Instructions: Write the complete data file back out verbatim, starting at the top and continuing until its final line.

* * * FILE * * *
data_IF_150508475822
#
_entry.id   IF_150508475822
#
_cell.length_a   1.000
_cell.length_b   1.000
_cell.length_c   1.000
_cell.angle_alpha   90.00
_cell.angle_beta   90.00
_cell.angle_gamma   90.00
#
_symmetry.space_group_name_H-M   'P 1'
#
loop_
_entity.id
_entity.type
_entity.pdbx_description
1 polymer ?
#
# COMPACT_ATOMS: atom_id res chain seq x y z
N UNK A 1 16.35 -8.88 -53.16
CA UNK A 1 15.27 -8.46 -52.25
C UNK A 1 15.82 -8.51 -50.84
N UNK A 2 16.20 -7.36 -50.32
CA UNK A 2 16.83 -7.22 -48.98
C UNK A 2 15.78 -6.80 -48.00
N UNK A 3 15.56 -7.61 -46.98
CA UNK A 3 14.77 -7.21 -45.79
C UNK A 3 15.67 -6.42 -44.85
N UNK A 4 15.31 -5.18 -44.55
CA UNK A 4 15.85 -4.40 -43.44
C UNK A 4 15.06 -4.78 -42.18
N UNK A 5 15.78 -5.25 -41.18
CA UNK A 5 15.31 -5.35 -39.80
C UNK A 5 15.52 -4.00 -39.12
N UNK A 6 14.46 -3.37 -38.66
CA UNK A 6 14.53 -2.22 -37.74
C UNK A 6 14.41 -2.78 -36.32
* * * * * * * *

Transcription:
data_IF_150508475822
#
_entry.id   IF_150508475822
#
_cell.length_a   1.000
_cell.length_b   1.000
_cell.length_c   1.000
_cell.angle_alpha   90.00
_cell.angle_beta   90.00
_cell.angle_gamma   90.00
#
_symmetry.space_group_name_H-M   'P 1'
#
loop_
_entity.id
_entity.type
_entity.pdbx_description
1 polymer ?
#
# COMPACT_ATOMS: atom_id res chain seq x y z
N UNK A 1 16.35 -8.88 -53.16
CA UNK A 1 15.27 -8.46 -52.25
C UNK A 1 15.82 -8.51 -50.84
N UNK A 2 16.20 -7.36 -50.32
CA UNK A 2 16.83 -7.22 -48.98
C UNK A 2 15.78 -6.80 -48.00
N UNK A 3 15.56 -7.61 -46.98
CA UNK A 3 14.77 -7.21 -45.79
C UNK A 3 15.67 -6.42 -44.85
N UNK A 4 15.31 -5.18 -44.55
CA UNK A 4 15.85 -4.40 -43.44
C UNK A 4 15.06 -4.78 -42.18
N UNK A 5 15.78 -5.25 -41.18
CA UNK A 5 15.31 -5.35 -39.80
C UNK A 5 15.52 -4.00 -39.12
N UNK A 6 14.46 -3.37 -38.66
CA UNK A 6 14.53 -2.22 -37.74
C UNK A 6 14.41 -2.78 -36.32